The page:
WICK: Now in the, in the movies, did they like, did they depict us as violent? Or?
ALEXANDER: No, they thought that, uh, there was still cowboys and Indians and things like that.
WICK: People still think that there’s still cowboys and Indians in Texas too. Um, did you ever engage them in conversation about what America meant to you?
ALEXANDER: Not per say, uh … You … You get a feeling for it after you’ve served with them and you work with them. They felt, uh … They were very respectful of America and they, uh, were glad to have us there. And, uh, I never felt any animosities.
WICK: How did your service influence or affect your family at home?
ALEXANDER: Well, I end up getting a divorce over Vietnam. So, I came … I was single when I served over there. And when I came home it was my mother and father and that was fine. There was no problems there.
WICK: Uh, what are your most vivid memories of your time in service?
ALEXANDER: Well, I guess my 12, 11, 12 months in Vietnam was … was very vivid. I … I … I can’t say that it was all bad. There was some very good times to that. Um, in my 21 years of service I got to go in different … 87 different countries at different times. Um, I enjoyed my tour of England. My headquarters was in Germany so I did a lot of time in Germany and England and got a chance to travel an awful lot. Meet with the government, become very familiar with their government and enjoyed working closely with foreign governments. So, foreign service was very good. I enjoyed it tremendously.
WICK: Um, what sorts of technology did you use in the service?
ALEXANDER: Well, I was an infantry officer. I was a military police officer. I was a quarter master officer. So, I not only provided uh, supplies and maintenance for … for our units but I worked as a … as a policeman for a long time and then also I was an infantryman out in the field. So, technology we … We used the latest that was available to us through military, through Air Force, through everything to … to combat. And, uh, it was … It would get better every year. We just had more and more things to use and do in our mission.
WICK: Like as the … as the technology improved?
WICK: Uh, did you expect to face any challenges when you returned to civilian life?
ALEXANDER: Not really. I … I didn’t have any problems transitioning back.
WICK: That’s good. Uh, did you face any challenges when you were … I just read that.
ALEXANDER: Yeah, that’s what I said. That’s 22 and 23, that’s …
WICK: They’re the same thing. Uh, did being … Did being from in Texas shape your years in service in any way?
ALEXANDER: It was always, uh, Texas was always a bragging point. We always talked about being in the biggest state even though Alaska was there but … And a lot of folks would ask you where you were from and they were impressed that you were from Texas. So, it was just, it was a good point to be. I enjoyed it.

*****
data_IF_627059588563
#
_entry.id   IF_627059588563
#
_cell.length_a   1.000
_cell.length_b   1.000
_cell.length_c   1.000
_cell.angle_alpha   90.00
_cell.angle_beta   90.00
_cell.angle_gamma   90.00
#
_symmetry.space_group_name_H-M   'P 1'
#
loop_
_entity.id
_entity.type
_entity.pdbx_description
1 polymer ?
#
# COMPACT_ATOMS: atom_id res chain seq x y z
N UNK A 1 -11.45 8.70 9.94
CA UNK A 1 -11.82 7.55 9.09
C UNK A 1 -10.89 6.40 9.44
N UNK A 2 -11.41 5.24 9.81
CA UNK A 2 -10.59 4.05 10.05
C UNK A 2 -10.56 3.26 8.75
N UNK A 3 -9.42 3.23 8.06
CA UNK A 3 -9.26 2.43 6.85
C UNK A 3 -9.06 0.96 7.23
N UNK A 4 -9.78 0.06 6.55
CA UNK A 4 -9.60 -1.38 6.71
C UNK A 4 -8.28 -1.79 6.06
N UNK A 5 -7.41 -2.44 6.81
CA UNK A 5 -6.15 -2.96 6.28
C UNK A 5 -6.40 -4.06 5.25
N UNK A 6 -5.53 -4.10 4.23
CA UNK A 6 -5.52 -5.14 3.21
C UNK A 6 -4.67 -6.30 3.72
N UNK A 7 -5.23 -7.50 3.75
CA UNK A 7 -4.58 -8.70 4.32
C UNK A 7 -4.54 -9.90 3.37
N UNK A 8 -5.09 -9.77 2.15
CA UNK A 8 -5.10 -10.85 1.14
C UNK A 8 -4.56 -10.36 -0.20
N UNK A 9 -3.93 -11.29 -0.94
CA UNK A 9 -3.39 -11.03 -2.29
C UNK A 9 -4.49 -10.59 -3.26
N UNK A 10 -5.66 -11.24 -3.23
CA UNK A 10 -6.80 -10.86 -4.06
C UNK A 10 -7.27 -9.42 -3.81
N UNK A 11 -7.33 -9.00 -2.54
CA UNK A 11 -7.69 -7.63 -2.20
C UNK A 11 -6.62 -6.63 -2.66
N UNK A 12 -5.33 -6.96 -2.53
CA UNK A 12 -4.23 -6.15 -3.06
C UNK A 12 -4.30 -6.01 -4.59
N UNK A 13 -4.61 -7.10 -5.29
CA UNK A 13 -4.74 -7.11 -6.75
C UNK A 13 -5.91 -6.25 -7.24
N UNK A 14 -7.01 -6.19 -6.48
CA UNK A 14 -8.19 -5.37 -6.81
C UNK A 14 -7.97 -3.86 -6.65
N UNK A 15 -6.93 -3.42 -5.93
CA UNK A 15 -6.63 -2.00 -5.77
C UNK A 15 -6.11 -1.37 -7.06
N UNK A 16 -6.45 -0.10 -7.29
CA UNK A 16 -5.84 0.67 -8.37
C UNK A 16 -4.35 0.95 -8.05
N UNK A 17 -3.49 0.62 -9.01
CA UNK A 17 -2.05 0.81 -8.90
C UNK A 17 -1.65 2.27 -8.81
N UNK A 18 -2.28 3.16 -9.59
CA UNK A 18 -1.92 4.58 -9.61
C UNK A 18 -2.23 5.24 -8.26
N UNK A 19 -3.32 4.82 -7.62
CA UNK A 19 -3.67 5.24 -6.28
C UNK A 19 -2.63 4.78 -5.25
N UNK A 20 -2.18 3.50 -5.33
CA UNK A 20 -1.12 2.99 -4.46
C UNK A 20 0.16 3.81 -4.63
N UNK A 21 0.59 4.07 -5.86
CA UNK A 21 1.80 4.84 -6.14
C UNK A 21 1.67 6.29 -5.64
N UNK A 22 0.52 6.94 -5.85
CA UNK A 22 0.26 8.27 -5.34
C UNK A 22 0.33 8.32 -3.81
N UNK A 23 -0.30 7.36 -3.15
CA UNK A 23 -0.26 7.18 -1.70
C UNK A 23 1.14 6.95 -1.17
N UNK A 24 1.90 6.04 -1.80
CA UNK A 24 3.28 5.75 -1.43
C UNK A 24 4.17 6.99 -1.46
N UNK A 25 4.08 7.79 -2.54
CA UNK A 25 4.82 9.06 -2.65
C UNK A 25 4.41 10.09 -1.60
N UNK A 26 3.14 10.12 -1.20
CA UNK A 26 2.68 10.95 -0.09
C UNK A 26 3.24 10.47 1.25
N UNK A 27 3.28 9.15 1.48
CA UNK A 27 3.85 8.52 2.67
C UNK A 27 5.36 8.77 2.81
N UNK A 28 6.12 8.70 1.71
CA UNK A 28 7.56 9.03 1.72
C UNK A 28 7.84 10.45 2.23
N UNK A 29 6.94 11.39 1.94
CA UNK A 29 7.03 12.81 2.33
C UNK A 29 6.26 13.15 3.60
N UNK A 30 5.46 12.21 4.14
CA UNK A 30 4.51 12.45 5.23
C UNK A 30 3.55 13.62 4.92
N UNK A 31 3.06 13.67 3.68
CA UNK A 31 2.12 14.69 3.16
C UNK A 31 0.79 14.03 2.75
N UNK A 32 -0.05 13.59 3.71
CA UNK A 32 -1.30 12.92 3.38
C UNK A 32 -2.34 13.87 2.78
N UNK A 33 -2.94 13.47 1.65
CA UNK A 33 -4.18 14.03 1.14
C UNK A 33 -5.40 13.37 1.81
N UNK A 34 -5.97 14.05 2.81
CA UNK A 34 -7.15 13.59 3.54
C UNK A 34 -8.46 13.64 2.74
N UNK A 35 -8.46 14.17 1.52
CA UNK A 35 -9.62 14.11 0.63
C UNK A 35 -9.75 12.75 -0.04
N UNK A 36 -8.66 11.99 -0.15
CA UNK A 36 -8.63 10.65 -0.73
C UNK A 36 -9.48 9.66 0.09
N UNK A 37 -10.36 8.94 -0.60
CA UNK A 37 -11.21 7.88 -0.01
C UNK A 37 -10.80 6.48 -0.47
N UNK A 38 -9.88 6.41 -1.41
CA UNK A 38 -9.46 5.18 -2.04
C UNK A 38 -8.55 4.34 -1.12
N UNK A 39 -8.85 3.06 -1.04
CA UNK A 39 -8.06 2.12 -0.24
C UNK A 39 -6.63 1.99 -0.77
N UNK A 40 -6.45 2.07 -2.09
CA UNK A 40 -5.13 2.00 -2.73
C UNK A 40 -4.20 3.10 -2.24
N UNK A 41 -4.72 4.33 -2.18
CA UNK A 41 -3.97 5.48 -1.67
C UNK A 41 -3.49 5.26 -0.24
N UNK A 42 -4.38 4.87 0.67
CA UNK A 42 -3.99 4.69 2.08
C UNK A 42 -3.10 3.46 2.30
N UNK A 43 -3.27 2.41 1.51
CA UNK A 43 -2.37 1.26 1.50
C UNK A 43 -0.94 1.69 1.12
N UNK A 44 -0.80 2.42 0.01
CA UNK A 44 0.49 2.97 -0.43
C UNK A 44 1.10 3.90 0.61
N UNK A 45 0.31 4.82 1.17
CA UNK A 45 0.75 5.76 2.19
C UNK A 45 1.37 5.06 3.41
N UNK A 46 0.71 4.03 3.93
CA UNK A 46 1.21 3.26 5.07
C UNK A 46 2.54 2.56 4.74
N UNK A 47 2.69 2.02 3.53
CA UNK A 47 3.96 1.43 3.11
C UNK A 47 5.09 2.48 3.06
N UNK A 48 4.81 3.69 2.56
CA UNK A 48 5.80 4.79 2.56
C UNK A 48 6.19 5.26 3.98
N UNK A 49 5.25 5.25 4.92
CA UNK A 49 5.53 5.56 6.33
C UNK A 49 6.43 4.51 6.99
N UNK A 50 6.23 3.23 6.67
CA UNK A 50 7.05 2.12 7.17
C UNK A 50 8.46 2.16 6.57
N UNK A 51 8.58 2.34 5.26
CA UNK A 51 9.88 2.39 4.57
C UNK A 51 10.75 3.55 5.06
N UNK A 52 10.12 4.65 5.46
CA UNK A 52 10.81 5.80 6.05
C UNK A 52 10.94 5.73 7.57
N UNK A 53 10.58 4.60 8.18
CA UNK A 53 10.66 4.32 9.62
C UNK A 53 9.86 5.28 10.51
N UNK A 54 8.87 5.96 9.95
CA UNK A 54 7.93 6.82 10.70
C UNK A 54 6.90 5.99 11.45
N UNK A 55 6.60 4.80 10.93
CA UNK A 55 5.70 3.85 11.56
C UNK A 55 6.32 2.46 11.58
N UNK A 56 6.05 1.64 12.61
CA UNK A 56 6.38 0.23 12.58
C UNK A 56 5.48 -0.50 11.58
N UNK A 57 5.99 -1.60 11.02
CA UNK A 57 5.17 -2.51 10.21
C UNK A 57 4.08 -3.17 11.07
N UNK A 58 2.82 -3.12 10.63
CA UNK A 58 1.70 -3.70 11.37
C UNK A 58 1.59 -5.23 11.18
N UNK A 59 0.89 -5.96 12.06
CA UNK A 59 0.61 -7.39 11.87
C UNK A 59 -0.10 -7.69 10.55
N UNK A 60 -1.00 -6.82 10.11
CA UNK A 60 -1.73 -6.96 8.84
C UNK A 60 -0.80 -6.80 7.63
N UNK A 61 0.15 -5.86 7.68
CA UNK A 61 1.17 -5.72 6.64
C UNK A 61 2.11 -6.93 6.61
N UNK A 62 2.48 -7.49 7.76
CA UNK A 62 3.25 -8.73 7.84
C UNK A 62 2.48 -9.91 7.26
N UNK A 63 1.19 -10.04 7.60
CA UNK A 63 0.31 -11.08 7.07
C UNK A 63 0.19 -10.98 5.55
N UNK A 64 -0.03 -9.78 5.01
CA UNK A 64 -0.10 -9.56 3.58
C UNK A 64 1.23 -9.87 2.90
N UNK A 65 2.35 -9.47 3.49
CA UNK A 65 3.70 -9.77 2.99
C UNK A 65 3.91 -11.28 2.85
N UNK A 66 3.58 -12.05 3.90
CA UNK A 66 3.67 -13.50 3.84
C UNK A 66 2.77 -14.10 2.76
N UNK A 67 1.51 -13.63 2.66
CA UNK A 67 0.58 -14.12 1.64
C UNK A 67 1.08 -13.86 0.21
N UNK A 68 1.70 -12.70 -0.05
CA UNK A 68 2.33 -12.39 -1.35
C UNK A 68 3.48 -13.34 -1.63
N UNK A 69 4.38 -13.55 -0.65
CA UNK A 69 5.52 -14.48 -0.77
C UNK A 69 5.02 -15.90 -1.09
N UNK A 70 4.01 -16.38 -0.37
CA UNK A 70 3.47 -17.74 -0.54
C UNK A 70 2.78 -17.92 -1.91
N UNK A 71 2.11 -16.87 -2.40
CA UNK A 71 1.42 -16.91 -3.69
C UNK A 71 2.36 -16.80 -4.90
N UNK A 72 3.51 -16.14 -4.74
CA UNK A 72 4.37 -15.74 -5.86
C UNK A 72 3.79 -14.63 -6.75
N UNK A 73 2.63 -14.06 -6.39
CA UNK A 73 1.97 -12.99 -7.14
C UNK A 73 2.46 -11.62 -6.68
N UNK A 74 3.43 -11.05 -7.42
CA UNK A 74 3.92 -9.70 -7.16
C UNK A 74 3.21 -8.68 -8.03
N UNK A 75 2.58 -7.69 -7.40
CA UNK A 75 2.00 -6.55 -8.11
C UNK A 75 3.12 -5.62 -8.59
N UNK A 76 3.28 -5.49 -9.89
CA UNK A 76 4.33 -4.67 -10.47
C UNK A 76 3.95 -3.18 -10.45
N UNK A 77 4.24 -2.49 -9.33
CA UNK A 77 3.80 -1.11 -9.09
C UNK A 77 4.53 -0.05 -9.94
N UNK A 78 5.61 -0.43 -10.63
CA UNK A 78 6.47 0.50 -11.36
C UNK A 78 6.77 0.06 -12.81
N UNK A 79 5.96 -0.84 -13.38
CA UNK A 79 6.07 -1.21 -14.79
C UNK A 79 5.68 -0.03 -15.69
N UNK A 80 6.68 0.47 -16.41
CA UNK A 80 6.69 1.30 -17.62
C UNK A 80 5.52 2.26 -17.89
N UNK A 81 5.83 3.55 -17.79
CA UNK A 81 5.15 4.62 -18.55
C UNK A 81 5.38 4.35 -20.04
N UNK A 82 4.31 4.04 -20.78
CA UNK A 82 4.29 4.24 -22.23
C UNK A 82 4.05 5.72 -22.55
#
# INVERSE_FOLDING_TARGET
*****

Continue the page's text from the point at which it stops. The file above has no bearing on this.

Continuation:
WICK: After your time in the military, has your conception of Texas changed?
ALEXANDER: No, Texas is still a wonderful place to live, offers a good living and, uh, it’s … It’s great for folks to be here.
WICK: And uh, what about the United States. Has the conception of that changed?
ALEXANDER: No, it’s just that we need to be stronger and to continue to fight for freedom and continue our … our struggle to … to be out there and to take care of folks. And we’ve had trouble doing that the last few years and I hope that gets better.
WICK: And, um, how do you feel about your military service looking back?
ALEXANDER: I enjoyed every minute of it. If I could, I would’ve stayed longer. It was tremendous.
WICK: Do you have any advice for the young men and women who are just entering the service?
ALEXANDER: You need to look hard to find a job that you like to do. Do what you enjoy and work hard at it. There’s a lot of benefits in the service. Not only traveling and getting to meet people but you learn a lot of different things from different places and it’s … It’s very interesting and it can be very, very, beneficial. And, uh, you’ll just get an education that’s worth more than a college degree by the time you leave there.
WICK: Now, whenever they put you in um, certain uh, sections like positions, do you get to choose what to do? Or do they put you in?
ALEXANDER: No, you’re assigned. Whenever you get your orders, you’re assigned to different positions. Uh, my first two years I ran, uh, infantry rifle range in Fort Polk, Louisiana and then I was transferred to the stockade as a military police officer and, uh, I ran the stockade for four years. Then I went to Vietnam and I was assigned a stockade at Long Binh for a while and then I went out into the field. And, uh, different places, traveled around Vietnam and was involved in different things but … Uh, then I came back and I went to the reserves for a while and I was stationed a quartermaster outfit and learned how to do supply and resupply. And, uh, then I got called back to active duty in 1980, ’84. And then I was shipped to England in ’85, so.
WICK: Uh, do you have any items or objects to correspondence that you wish to share with the project?
ALEXANDER: Oh, I didn’t think about that baby. I didn’t bring anything.
WICK: It’s okay, I didn’t think about it either. And would you like to share anything else about your service?
ALEXANDER: No, I just think service is a good foundation if somebody doesn’t know what they wanna do when they get out of college or whatever. It’s … It’s a good basis to start and it could give you some good foundations and help you with your life and getting settled. And uh, I find nothing wrong with service and the branch of service depends on what you wanna do. Not everybody was for the Army, there’s Navy, Air Force, Coast Guard, they’re all very good.
WICK: Alright. Well, that’s it.
ALEXANDER: Alright kiddo.
WICK: Thank you.
ALEXANDER: Yes, ma’am. Yes, ma’am.